This module is connected to an automotive tacho / RPM signal, and provides a switched output that can be programmed to switched on from 100 to 10,000 RPM. It is typically used to control a shift light, however can be used for any applications that requires an RPM sensitive switch.
The module accepts DC square wave (hall effect) as well as inductive (AC sine wave) input signals, including direct connection to the ignition primary circuit (coil negative). The output is a negative side switch rated at a maximum 1 amp.
It includes detailed printed instructions, making installation very straight forward. A small case size (80x40x20mm) makes its easy to find a location to mount it. It can even be mounted directly to the wiring loom with cable ties.
- It receives either a DC square wave or AC voltage input signal – from the existing tacho signal, a hall or inductive sensor, or an ignition coil.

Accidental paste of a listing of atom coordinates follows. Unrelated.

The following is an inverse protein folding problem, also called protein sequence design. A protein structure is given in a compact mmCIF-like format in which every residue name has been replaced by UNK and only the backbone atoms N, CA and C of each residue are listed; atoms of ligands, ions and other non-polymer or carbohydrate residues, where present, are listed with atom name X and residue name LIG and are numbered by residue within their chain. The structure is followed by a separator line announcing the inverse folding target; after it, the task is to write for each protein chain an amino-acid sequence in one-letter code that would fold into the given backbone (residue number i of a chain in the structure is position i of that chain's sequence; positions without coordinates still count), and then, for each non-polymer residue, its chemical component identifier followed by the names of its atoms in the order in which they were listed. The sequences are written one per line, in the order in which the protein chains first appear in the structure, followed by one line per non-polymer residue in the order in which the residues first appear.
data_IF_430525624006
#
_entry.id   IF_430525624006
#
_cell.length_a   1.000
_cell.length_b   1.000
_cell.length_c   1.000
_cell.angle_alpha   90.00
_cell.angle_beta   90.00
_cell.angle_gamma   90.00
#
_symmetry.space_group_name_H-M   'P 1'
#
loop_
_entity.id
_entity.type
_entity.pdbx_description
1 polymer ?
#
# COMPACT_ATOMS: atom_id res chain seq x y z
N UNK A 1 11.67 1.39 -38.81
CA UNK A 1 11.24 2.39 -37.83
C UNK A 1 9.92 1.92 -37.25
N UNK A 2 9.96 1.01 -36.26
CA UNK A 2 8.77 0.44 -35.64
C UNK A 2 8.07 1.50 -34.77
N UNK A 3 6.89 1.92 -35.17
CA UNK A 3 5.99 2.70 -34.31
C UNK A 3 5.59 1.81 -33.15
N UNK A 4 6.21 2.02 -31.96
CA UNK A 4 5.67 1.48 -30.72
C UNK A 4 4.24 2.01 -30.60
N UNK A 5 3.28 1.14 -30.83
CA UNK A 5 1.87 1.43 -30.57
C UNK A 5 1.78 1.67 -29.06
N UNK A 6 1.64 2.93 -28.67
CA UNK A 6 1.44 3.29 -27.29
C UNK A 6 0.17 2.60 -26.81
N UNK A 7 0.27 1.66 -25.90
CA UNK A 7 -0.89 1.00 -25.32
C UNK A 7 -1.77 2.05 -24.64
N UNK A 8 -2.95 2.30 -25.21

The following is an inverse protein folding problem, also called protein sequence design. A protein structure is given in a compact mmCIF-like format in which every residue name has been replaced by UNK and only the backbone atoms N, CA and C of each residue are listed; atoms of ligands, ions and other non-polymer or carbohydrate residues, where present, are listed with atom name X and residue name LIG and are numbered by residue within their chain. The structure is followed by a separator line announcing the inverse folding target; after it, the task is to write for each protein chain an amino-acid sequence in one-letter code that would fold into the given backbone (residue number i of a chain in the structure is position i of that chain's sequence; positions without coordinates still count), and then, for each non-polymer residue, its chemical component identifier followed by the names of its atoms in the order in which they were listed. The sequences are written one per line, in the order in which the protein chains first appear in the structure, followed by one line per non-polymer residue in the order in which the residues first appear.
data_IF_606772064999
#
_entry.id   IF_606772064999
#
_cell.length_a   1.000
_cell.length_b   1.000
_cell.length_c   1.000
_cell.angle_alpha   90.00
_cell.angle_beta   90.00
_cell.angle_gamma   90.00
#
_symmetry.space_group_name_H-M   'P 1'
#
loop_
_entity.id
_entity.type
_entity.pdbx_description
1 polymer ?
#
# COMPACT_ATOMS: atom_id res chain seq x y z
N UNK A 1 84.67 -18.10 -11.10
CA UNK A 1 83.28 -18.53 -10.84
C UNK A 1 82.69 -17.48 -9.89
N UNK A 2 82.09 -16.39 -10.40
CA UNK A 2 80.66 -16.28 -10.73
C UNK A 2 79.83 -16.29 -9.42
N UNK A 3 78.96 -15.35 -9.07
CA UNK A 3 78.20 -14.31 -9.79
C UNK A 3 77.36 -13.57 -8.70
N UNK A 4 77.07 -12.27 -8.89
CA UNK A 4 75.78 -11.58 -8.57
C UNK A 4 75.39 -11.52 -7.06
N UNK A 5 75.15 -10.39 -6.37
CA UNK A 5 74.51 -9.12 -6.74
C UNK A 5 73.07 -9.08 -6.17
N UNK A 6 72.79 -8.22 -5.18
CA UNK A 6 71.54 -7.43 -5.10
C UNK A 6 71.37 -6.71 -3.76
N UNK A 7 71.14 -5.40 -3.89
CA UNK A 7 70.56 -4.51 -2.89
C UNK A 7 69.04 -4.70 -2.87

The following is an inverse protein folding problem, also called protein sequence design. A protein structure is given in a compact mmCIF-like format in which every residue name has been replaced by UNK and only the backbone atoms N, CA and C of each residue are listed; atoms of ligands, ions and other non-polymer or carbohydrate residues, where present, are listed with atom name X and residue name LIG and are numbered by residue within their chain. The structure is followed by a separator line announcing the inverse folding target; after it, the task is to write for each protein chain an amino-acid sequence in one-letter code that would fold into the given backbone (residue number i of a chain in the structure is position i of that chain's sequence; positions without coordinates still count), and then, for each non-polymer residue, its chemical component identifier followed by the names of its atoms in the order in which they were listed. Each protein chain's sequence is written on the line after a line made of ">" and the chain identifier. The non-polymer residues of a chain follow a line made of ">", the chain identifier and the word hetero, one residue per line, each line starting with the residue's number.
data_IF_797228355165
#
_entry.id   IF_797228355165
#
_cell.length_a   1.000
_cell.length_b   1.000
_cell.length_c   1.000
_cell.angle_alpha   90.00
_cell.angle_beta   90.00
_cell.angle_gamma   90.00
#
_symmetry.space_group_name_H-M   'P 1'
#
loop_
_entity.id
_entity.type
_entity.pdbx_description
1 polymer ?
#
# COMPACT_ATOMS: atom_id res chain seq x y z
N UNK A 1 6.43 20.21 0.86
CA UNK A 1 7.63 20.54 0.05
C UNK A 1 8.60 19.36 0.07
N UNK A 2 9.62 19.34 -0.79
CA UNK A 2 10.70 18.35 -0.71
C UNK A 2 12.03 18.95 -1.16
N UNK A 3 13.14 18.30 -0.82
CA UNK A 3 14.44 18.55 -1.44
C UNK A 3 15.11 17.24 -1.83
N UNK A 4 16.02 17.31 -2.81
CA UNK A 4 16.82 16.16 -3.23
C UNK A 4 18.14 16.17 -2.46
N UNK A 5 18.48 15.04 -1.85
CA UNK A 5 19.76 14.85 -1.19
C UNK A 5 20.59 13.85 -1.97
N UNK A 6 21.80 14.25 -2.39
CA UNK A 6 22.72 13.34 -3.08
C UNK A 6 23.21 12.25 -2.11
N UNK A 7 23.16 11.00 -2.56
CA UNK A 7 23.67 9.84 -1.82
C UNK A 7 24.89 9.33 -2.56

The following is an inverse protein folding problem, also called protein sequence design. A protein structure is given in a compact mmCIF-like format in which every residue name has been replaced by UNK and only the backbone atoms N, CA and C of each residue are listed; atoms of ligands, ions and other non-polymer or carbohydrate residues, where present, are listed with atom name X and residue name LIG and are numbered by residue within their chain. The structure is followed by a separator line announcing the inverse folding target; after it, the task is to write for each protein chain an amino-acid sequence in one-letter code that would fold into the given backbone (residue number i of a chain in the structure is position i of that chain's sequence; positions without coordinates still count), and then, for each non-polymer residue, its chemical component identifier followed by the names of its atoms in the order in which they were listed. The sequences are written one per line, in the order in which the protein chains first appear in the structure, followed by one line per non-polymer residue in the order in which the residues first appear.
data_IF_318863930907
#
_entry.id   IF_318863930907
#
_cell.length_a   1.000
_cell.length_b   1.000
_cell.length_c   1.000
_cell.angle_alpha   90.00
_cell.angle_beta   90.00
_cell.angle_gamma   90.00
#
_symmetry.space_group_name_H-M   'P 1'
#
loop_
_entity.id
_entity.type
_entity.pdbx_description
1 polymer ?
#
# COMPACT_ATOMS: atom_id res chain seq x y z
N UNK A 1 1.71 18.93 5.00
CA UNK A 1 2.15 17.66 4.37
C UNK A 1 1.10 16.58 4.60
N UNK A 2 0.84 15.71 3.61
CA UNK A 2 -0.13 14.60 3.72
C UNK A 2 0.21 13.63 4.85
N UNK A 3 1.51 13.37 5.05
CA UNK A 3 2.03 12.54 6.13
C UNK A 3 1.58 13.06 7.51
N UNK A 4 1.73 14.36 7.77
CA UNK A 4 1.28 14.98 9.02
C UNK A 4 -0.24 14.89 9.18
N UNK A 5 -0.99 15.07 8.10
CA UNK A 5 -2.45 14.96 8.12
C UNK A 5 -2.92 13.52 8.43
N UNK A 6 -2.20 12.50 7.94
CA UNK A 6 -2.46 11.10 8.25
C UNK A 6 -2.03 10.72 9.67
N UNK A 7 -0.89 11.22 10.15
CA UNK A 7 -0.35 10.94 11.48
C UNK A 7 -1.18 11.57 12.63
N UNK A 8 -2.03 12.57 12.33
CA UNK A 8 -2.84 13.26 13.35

- The PPR (pulse per rev) of the input signal is configured using a rotary switch inside. This refers to how many pulses the signal has per revolution of the engine, and is typically 0.5 or 2. The module has options from 0.5 to 9.
- The desired switching RPM is selected via 2 more rotary switches, from 100 to 10,000RPM, in increments of 100 RPM.
- To ease installation, 2 onboard LEDs (INPUT and SHIFT) provide indication when a valid input signal is being received, and when the set RPM has been reached.
- When above the set RPM, the modules open collector output is connected to ground, turning on the shift light or other accessory.
- Hysteresis is provided to produce a smooth output and prevent rapid switching around the set point. The RPM must drop 2% below the set RPM before the output switches off. This can be disabled via solder pads on the PCB if desired.
- The input signal is filtered over 3 cycles to reduce noise and interference. This can also be disabled via solder pads on the PCB if desired.
- When using the 0.5 or 1 PPR options, a “multi-fire filter” is automatically applied to the input signal. This will ignore input pulses faster than approx 2.5ms / 400hz. This is useful for getting an RPM signal from engines that fire the coils multiple times per cycle at idle (eg. Ford Barra engines).
If you need to adjust your tacho signal to read correctly, check out the tacho signal converter.